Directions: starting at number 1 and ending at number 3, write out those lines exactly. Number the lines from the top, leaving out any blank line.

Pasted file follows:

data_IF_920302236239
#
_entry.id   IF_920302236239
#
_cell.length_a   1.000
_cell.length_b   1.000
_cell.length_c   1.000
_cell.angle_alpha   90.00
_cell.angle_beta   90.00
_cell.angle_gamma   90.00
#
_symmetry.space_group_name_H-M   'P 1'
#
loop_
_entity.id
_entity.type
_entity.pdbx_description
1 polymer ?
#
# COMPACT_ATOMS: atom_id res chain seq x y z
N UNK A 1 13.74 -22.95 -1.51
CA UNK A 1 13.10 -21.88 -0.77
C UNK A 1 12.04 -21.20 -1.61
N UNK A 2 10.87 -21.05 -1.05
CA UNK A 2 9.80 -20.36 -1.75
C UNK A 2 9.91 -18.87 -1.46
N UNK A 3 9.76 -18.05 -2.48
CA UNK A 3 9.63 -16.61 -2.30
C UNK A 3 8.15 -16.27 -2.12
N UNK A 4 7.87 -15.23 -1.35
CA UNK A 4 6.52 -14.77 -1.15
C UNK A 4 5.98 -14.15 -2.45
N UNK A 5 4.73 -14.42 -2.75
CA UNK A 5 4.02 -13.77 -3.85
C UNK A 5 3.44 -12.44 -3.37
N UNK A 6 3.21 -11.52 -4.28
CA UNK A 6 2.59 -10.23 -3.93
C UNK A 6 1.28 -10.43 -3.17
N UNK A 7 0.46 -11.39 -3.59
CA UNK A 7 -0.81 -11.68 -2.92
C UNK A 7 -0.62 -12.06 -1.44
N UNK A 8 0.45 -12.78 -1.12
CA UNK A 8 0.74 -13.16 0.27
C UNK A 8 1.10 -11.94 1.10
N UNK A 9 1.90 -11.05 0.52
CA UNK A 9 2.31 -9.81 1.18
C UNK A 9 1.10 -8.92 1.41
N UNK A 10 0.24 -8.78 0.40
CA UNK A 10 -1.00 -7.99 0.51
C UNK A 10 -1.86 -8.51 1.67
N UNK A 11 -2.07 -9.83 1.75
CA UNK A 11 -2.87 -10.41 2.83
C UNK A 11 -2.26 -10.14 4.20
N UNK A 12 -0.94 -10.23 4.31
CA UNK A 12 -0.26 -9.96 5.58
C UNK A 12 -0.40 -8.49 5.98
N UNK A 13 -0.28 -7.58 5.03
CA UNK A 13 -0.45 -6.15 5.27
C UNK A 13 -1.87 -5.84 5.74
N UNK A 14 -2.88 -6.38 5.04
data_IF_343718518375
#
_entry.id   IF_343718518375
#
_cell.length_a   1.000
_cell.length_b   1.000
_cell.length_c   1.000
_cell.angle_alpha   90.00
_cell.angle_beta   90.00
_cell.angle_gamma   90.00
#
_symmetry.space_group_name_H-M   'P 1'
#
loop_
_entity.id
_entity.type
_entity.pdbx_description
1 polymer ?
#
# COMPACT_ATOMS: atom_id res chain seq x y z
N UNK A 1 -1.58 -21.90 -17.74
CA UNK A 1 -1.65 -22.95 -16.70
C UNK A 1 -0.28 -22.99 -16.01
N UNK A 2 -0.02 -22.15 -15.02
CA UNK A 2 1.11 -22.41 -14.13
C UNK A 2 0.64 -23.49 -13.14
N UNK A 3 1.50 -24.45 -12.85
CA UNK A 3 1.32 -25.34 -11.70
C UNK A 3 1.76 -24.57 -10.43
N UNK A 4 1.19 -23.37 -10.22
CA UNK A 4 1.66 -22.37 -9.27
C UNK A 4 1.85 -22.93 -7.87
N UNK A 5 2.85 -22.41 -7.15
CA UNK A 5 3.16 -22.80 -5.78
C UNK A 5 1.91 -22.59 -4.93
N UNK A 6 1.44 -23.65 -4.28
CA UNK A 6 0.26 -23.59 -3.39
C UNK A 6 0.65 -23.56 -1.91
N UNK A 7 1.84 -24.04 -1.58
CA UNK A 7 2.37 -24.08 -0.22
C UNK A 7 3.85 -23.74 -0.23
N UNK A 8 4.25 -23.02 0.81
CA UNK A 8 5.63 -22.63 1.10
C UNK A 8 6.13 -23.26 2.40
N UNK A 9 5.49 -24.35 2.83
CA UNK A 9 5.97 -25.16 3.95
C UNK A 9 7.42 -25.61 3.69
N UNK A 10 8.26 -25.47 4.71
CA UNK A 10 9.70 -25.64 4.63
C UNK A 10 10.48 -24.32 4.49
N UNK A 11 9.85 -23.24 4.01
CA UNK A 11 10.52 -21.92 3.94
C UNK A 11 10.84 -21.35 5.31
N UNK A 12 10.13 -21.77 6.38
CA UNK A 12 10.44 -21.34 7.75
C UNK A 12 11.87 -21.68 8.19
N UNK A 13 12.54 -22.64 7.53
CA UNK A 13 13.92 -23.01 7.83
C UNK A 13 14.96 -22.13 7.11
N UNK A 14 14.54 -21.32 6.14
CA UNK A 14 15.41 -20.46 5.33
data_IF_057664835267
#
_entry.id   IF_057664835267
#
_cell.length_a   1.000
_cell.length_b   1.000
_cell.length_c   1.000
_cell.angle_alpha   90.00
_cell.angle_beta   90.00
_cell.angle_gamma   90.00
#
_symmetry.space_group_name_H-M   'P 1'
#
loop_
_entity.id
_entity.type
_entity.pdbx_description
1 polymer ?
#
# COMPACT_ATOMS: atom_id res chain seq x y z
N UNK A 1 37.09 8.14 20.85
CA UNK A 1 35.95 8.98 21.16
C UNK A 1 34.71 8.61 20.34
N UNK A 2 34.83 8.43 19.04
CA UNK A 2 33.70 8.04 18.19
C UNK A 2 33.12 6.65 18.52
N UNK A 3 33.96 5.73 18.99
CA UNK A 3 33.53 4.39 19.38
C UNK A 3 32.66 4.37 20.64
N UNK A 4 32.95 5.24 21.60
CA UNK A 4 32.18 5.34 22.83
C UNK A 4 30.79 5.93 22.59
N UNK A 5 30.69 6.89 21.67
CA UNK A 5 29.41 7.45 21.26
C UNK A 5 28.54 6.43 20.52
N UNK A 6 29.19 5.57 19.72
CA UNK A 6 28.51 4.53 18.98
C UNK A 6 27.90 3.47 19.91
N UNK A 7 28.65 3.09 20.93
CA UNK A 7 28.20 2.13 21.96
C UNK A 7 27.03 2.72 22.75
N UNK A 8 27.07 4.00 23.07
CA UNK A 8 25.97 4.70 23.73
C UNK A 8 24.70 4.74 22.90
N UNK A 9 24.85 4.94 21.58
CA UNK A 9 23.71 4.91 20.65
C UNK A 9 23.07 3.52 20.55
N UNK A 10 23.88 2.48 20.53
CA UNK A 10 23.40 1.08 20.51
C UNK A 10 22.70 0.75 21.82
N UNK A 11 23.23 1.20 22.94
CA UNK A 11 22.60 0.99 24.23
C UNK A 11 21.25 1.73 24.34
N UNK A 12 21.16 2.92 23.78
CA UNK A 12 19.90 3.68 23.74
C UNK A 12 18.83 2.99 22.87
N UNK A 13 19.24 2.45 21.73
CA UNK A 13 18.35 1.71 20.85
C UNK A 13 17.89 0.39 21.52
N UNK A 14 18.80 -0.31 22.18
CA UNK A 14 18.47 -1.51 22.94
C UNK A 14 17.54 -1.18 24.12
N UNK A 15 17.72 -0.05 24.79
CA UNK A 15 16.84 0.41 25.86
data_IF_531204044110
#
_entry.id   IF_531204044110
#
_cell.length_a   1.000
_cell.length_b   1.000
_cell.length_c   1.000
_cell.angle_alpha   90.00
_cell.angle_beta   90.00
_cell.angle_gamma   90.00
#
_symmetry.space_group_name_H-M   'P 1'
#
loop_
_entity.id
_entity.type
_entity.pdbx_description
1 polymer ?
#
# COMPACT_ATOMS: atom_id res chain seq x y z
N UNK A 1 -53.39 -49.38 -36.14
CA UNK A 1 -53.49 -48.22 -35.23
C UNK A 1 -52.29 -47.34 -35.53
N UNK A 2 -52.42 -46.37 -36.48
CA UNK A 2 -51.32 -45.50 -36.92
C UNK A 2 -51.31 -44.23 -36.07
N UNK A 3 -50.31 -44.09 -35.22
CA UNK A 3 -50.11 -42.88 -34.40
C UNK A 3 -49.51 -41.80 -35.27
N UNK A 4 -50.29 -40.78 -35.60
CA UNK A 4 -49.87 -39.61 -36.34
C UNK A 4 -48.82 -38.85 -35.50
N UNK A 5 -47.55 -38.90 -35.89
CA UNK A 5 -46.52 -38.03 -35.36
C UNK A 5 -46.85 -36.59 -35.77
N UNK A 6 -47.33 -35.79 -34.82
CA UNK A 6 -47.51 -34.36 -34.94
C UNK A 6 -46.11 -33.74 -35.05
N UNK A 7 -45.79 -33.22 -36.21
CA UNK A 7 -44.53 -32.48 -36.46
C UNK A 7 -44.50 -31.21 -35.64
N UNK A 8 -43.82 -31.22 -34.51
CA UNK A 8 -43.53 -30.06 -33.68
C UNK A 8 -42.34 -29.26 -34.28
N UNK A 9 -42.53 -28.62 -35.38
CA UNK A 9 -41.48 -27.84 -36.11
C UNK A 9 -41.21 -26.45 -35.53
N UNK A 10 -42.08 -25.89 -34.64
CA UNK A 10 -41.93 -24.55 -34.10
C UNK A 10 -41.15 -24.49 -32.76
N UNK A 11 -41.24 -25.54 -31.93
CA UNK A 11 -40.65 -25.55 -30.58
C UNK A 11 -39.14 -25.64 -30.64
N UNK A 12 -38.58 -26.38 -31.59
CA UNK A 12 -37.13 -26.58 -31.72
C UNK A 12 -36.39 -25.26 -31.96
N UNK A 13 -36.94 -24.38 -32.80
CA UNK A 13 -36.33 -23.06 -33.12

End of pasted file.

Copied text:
data_IF_920302236239
#
_entry.id   IF_920302236239